U2 boo big Bono

Mac Format - - APPLEOPINION -

TIME says Ap­ple and Bono are work­ing on a piracy-proof mu­sic for­mat. Hang on. I thought they’d al­ready in­vented it? The U2 al­bum that turned up in every­body’s iTunes li­brary wasn’t just pi­rate-proof; it ac­tu­ally had pi­rates moan­ing about be­ing forced to take mu­sic with­out pay­ing for it.

I couldn’t re­sist a chuckle at Ap­ple’s U2 re­moval tool, but the story isn’t a funny one. It’s been a tough time for cloud ser­vices, and foist­ing mu­sic on us isn’t help­ing.

Songs of In­no­cence wasn’t the first Ap­ple free­bie, of course – iBooks orig­i­nally came with a free copy of Win­nie the Pooh – but it was dif­fer­ent in one key way. Ap­ple didn’t bun­dle it in a mu­sic app or of­fer it as a free down­load. It added it to your pur­chases, so if you had au­to­matic downloads en­abled you got the al­bum whether you wanted it or not.

I know some of you will say ‘Boo-hoo. Just delete it and get over your­self’, but the is­sue isn’t the mu­sic. It’s the method. If you didn’t know about the give­away, you might as­sume you’ve been hacked. How else would you end up with songs you know you didn’t buy?

That’s a prob­lem for two rea­sons. First of all, one of the good things about Ap­ple kit is

You might as­sume you’ve been hacked, since you’re end­ing up with U2 songs you know you didn’t buy

that it doesn’t come stuffed with things you don’t want (the Stocks app ex­cepted). Foist­ing U2 on us changes that: as much as I ad­mire Tim Cook, I don’t want delet­ing his mu­sic choices to be­come a reg­u­lar part of my elec­tronic house­keep­ing.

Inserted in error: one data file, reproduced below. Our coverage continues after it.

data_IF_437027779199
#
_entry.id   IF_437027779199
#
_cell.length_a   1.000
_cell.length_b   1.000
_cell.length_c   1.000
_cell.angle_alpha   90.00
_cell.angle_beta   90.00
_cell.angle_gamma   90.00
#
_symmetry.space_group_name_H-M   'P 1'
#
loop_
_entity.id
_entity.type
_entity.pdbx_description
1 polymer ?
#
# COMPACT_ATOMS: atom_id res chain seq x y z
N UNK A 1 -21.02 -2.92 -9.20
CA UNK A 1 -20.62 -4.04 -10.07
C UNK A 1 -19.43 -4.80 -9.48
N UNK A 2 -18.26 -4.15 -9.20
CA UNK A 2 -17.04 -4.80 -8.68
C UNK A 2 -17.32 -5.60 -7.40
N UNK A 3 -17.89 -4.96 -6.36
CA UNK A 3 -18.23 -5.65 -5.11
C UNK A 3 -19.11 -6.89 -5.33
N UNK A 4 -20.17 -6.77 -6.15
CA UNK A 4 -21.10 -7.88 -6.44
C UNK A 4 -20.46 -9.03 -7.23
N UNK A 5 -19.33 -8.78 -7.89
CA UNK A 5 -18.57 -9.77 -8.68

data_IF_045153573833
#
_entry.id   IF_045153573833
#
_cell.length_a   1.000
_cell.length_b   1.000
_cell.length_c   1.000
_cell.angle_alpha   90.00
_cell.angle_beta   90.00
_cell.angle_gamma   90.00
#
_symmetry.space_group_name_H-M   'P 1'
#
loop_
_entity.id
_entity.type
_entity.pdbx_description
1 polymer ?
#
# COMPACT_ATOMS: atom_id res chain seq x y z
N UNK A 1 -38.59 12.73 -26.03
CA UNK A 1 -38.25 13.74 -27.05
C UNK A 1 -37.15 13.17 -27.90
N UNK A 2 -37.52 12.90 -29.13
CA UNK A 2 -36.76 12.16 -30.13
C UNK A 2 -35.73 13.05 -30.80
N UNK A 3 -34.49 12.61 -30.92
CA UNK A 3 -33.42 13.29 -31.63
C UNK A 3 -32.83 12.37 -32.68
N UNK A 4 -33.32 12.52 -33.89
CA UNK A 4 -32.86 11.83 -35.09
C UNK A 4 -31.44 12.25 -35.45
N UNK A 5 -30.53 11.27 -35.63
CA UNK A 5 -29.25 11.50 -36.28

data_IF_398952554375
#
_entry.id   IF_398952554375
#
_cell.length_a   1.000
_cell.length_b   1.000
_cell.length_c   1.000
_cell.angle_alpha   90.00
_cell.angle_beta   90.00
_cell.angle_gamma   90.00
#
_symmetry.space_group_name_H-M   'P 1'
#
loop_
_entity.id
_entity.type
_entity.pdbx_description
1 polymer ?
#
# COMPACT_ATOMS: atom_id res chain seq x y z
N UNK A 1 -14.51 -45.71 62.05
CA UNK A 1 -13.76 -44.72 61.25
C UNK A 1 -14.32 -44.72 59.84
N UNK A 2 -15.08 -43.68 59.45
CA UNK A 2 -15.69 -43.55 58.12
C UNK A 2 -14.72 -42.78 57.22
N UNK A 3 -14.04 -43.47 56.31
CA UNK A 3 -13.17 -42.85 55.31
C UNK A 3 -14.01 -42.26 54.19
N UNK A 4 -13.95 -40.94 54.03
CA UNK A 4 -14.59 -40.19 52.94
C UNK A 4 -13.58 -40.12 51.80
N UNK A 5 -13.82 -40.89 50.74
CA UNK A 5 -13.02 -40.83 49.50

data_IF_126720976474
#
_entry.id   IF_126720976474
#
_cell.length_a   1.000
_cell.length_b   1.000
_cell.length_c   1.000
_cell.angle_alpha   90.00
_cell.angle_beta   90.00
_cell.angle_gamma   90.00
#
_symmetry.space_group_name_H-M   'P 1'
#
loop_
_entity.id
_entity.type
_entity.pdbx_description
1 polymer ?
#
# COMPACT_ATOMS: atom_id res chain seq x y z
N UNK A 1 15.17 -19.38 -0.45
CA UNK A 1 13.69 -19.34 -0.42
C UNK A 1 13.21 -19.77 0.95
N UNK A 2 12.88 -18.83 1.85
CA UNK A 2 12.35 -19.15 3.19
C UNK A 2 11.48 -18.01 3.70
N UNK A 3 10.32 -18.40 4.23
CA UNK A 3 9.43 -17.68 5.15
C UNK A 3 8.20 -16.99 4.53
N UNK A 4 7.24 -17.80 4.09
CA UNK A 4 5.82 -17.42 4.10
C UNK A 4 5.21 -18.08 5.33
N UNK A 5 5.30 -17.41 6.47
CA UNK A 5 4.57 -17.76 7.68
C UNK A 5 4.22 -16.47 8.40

It’s also a prob­lem be­cause it breaks one of the two prom­ises of cloud-based ser­vices: that things won’t ap­pear on your de­vices with­out your per­mis­sion or knowl­edge.

The other prom­ise, of course, is that things you store in the cloud won’t end up fall­ing into the wrong hands – and Ap­ple has been im­pli­cated in that, too. The leak of celebri­ties’ in­ti­mate photographs from iCloud in Septem­ber doesn’t ap­pear to be the re­sult of a se­cu­rity flaw – it seems to be the re­sult of weak pass­words, guess­able se­cu­rity ques­tions and so­cial en­gi­neer­ing too – but nev­er­the­less, more than 100 women’s pri­vate photographs were stolen and cir­cu­lated.

Crit­i­cism of the ‘they should have en­abled two-fac­tor au­then­ti­ca­tion and used stronger pass­words’ va­ri­ety isn’t just vic­tim-blam­ing; it’s also miss­ing an im­por­tant point. Those peo­ple had an ex­pec­ta­tion of pri­vacy and se­cu­rity and Ap­ple didn’t live up to it. Risks and the tools to re­duce those risks ex­ist, but they aren’t be­ing com­mu­ni­cated well enough.

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